SB 12.1.1-2

śrī-śuka uvāca
yo ’ntyaḥ purañjayo nāma
 bhaviṣyo bārahadrathaḥ
tasyāmātyas tu śunako
 hatvā svāminam ātma-jam
pradyota-saṁjñaṁ rājānaṁ
 kartā yat-pālakaḥ sutaḥ
viśākhayūpas tat-putro
 bhavitā rājakas tataḥ
Synonyms: 
śrī śukaḥ uvāca — Śrī Śukadeva Gosvāmī said; yaḥ — who; antyaḥ — the final member (of the lineage described in the Ninth Canto); purañjayaḥ — Purañjaya (Ripuñjaya); nāma — named; bhaviṣyaḥ — will live in the future; bārahadrathaḥ — the descendant of Bṛhadratha; tasya — his; amātyaḥ — minister; tu — but; śunakaḥ — Śunaka; hatvā — killing; svāminam — his master; ātma-jam — his own son; pradyota-saṁjñam — named Pradyota; rājānam — the king; kartā — will make; yat — whose; pālakaḥ — named Pālaka; sutaḥ — the son; viśākhayūpaḥ — Viśākhayūpa; tat-putraḥ — the son of Pālaka; bhavitā — will be; rājakaḥ — Rājaka; tataḥ — then (coming as the son of Viśākhayūpa).
Translation: 
Śukadeva Gosvāmī said: The last king mentioned in our previous enumeration of the future rulers of the Māgadha dynasty was Purañjaya, who will take birth as the descendant of Bṛhadratha. Purañjaya’s minister Śunaka will assassinate the king and install his own son, Pradyota, on the throne. The son of Pradyota will be Pālaka, his son will be Viśākhayūpa, and his son will be Rājaka.
Purport: 

The vicious political intrigue described here is symptomatic of the Age of Kali. In the Ninth Canto of this work, Śukadeva Gosvāmī describes how the great rulers of men descended from two royal dynasties, that of the sun and that of the moon. The Ninth Canto’s description of Lord Rāmacandra, a most famous incarnation of God, occurs in this genealogical narration, and at the end of the Ninth Canto Śukadeva describes the forefathers of Lord Kṛṣṇa and Lord Balarāma. Finally, the appearance of Lord Kṛṣṇa and that of Lord Balarāma are mentioned within the context of the narration of the moon dynasty.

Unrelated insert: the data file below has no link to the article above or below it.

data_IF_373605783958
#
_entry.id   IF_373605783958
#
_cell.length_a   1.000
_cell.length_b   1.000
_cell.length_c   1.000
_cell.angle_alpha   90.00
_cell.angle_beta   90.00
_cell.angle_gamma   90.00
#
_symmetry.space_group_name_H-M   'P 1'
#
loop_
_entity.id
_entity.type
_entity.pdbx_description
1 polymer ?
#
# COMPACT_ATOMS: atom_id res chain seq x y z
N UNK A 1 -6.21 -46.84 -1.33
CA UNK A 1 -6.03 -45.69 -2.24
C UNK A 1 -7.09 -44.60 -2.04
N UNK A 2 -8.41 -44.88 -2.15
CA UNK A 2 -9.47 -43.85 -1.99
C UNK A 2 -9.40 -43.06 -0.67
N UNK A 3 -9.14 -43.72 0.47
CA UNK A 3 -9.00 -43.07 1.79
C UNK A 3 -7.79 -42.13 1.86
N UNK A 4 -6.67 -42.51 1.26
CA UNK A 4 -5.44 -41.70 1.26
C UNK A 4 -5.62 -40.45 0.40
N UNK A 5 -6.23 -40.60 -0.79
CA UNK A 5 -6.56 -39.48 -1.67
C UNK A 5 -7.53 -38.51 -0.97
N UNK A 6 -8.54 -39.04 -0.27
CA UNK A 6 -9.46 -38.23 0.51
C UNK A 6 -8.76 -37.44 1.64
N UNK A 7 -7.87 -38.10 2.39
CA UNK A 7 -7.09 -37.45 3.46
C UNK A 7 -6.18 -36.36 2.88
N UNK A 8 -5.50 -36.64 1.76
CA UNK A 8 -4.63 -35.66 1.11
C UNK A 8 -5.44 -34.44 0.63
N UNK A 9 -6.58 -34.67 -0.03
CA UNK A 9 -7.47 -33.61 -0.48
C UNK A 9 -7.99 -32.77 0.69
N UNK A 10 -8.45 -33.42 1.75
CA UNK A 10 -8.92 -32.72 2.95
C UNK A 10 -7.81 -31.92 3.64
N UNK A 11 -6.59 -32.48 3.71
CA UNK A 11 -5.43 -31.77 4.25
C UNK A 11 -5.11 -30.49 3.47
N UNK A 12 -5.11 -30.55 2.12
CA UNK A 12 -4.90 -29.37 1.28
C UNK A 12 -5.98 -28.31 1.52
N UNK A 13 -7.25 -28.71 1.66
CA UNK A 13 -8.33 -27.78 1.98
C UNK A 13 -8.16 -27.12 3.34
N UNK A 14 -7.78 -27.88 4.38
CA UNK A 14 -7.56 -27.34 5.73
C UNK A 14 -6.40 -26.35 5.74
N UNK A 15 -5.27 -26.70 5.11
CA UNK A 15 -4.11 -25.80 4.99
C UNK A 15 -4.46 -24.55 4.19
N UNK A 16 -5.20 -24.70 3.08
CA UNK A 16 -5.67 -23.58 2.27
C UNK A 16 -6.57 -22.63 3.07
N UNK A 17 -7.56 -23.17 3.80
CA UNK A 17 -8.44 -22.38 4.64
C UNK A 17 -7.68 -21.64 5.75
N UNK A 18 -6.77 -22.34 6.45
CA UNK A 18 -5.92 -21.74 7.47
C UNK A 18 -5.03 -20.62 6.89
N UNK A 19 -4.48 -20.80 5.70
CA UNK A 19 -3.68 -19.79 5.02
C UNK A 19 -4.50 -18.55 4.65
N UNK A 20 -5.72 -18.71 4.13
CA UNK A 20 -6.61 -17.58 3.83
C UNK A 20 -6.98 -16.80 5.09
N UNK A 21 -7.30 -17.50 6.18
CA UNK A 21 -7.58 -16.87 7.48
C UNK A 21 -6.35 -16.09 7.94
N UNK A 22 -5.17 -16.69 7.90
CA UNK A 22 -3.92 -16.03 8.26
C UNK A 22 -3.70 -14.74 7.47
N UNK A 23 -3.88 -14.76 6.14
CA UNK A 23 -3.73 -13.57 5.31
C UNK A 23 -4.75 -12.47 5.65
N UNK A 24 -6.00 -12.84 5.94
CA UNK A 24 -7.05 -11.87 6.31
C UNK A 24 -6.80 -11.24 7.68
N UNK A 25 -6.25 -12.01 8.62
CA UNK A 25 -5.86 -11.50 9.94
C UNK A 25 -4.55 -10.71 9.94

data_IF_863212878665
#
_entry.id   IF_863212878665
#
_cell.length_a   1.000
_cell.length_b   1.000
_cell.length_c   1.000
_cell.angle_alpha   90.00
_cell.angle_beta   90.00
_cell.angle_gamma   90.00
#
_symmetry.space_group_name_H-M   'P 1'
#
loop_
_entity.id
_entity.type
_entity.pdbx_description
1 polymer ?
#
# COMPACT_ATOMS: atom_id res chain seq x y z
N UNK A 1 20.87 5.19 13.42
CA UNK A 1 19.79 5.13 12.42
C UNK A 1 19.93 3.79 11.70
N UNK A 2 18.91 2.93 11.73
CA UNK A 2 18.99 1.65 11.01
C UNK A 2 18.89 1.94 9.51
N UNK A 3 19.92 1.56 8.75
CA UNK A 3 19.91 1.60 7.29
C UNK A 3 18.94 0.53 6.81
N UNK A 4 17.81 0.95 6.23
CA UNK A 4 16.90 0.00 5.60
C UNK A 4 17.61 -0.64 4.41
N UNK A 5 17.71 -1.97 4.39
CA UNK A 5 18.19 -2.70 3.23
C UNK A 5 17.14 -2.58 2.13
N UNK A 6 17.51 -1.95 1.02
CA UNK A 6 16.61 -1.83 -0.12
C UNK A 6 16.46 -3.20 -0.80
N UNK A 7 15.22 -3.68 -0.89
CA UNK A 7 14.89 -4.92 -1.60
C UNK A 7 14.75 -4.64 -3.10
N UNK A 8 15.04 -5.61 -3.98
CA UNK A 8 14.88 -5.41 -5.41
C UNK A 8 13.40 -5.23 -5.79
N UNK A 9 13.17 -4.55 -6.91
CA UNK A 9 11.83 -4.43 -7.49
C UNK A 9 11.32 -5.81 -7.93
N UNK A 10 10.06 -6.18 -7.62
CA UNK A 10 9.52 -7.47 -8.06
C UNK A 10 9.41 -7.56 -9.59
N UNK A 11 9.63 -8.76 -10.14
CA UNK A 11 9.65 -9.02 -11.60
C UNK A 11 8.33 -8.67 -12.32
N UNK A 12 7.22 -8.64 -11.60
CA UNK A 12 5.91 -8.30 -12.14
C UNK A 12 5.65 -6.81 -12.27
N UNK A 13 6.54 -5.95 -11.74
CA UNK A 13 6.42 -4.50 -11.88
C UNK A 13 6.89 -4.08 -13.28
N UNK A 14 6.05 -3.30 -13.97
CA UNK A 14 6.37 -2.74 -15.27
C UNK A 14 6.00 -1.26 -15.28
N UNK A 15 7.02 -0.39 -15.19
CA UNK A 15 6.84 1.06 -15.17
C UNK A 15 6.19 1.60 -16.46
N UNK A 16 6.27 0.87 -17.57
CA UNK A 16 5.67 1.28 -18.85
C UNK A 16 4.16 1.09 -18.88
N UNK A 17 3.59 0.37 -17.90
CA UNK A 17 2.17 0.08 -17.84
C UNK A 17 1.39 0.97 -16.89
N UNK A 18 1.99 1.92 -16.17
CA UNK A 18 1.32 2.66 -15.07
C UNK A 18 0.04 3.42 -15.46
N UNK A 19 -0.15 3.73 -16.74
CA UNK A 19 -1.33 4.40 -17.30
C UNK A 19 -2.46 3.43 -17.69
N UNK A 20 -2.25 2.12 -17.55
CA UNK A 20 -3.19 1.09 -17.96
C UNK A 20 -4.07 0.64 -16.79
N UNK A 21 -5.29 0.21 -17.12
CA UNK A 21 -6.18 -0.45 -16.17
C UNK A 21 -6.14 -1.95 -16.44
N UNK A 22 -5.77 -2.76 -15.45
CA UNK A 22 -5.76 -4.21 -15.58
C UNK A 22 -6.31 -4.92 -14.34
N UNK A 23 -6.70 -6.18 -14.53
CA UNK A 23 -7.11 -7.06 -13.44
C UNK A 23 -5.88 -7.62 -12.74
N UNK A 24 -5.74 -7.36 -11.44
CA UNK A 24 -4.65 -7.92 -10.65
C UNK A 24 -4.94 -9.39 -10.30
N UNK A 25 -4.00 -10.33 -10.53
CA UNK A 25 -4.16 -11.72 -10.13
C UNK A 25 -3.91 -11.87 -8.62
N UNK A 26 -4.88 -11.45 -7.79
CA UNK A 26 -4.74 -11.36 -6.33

The Tenth Canto is devoted exclusively to a description of Lord Kṛṣṇa’s childhood pastimes in Vṛndāvana, His teenage activities in Mathurā and His adult activities in Dvārakā. The famous epic Mahābhārata also describes the events of this period, focusing upon the five Pāṇḍava brothers and their activities in relation with Lord Kṛṣṇa and other leading historical figures, such as Bhīṣma, Dhṛtarāṣṭra, Droṇācārya and Vidura. Within the Mahābhārata is Bhagavad-gītā, in which Lord Kṛṣṇa is declared to be the Absolute Truth, the Supreme Personality of Godhead. Śrīmad-Bhāgavatam, of which we are presently translating the twelfth and final canto, is considered a more advanced literature than the Mahābhārata because throughout the entire work Lord Śrī Kṛṣṇa, the Absolute Truth and supreme source of all existence, is directly, centrally and irrefutably revealed. In fact, the First Canto of the Bhāgavatam describes how Śrī Vyāsadeva composed this great work because he was dissatisfied with his rather sporadic glorification of Lord Kṛṣṇa in the Mahābhārata.

Although Śrīmad-Bhāgavatam narrates the histories of many royal dynasties and the lives of innumerable kings, not until the description of the present age, the Age of Kali, do we find a minister assassinating his own king and installing his son on the throne. This incident resembles Dhṛtarāṣṭra’s attempt to assassinate the Pāṇḍavas and crown his son Duryodhana king. As the Mahābhārata describes, Lord Kṛṣṇa thwarted this attempt, but with the departure of the Lord for the spiritual sky, the Age of Kali became fully manifested, ushering in political assassination within one’s own house as a standard technique.